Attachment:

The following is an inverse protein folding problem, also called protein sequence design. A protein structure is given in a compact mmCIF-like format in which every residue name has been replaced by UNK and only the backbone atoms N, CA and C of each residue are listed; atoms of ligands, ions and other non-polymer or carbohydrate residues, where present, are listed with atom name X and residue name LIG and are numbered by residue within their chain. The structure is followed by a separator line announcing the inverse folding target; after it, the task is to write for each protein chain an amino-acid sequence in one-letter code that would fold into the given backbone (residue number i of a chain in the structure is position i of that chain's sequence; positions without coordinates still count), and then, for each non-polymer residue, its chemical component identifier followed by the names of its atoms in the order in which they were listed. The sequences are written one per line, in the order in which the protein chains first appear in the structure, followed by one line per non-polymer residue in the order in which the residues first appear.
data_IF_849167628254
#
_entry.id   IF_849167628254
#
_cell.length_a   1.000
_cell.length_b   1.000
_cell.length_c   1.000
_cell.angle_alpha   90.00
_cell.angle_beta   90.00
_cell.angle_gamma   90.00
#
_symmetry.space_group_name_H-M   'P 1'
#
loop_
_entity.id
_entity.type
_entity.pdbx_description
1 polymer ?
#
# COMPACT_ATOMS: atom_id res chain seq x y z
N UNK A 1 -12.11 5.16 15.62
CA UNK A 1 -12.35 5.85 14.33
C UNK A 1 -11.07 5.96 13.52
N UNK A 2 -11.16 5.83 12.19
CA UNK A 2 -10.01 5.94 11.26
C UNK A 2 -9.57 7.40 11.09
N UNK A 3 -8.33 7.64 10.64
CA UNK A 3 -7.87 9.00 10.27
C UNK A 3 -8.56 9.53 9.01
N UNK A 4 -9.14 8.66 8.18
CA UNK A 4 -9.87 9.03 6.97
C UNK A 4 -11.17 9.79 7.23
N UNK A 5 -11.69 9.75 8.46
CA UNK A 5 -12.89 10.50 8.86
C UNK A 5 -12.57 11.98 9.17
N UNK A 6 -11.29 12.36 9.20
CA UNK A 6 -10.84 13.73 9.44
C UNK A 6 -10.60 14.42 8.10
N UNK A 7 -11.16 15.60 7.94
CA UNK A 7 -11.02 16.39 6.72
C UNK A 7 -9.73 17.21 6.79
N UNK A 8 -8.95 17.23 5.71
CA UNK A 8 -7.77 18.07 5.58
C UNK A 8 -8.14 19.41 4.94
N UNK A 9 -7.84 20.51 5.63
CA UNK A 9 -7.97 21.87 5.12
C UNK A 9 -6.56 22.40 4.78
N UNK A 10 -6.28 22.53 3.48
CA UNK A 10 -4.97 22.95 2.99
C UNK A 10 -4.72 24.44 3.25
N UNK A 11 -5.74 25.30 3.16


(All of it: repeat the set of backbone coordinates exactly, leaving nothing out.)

The following is an inverse protein folding problem, also called protein sequence design. A protein structure is given in a compact mmCIF-like format in which every residue name has been replaced by UNK and only the backbone atoms N, CA and C of each residue are listed; atoms of ligands, ions and other non-polymer or carbohydrate residues, where present, are listed with atom name X and residue name LIG and are numbered by residue within their chain. The structure is followed by a separator line announcing the inverse folding target; after it, the task is to write for each protein chain an amino-acid sequence in one-letter code that would fold into the given backbone (residue number i of a chain in the structure is position i of that chain's sequence; positions without coordinates still count), and then, for each non-polymer residue, its chemical component identifier followed by the names of its atoms in the order in which they were listed. The sequences are written one per line, in the order in which the protein chains first appear in the structure, followed by one line per non-polymer residue in the order in which the residues first appear.
data_IF_849167628254
#
_entry.id   IF_849167628254
#
_cell.length_a   1.000
_cell.length_b   1.000
_cell.length_c   1.000
_cell.angle_alpha   90.00
_cell.angle_beta   90.00
_cell.angle_gamma   90.00
#
_symmetry.space_group_name_H-M   'P 1'
#
loop_
_entity.id
_entity.type
_entity.pdbx_description
1 polymer ?
#
# COMPACT_ATOMS: atom_id res chain seq x y z
N UNK A 1 -12.11 5.16 15.62
CA UNK A 1 -12.35 5.85 14.33
C UNK A 1 -11.07 5.96 13.52
N UNK A 2 -11.16 5.83 12.19
CA UNK A 2 -10.01 5.94 11.26
C UNK A 2 -9.57 7.40 11.09
N UNK A 3 -8.33 7.64 10.64
CA UNK A 3 -7.87 9.00 10.27
C UNK A 3 -8.56 9.53 9.01
N UNK A 4 -9.14 8.66 8.18
CA UNK A 4 -9.87 9.03 6.97
C UNK A 4 -11.17 9.79 7.23
N UNK A 5 -11.69 9.75 8.46
CA UNK A 5 -12.89 10.50 8.86
C UNK A 5 -12.57 11.98 9.17
N UNK A 6 -11.29 12.36 9.20
CA UNK A 6 -10.84 13.73 9.44
C UNK A 6 -10.60 14.42 8.10
N UNK A 7 -11.16 15.60 7.94
CA UNK A 7 -11.02 16.39 6.72
C UNK A 7 -9.73 17.21 6.79
N UNK A 8 -8.95 17.23 5.71
CA UNK A 8 -7.77 18.07 5.58
C UNK A 8 -8.14 19.41 4.94
N UNK A 9 -7.84 20.51 5.63
CA UNK A 9 -7.97 21.87 5.12
C UNK A 9 -6.56 22.40 4.78
N UNK A 10 -6.28 22.53 3.48
CA UNK A 10 -4.97 22.95 2.99
C UNK A 10 -4.72 24.44 3.25
N UNK A 11 -5.74 25.30 3.16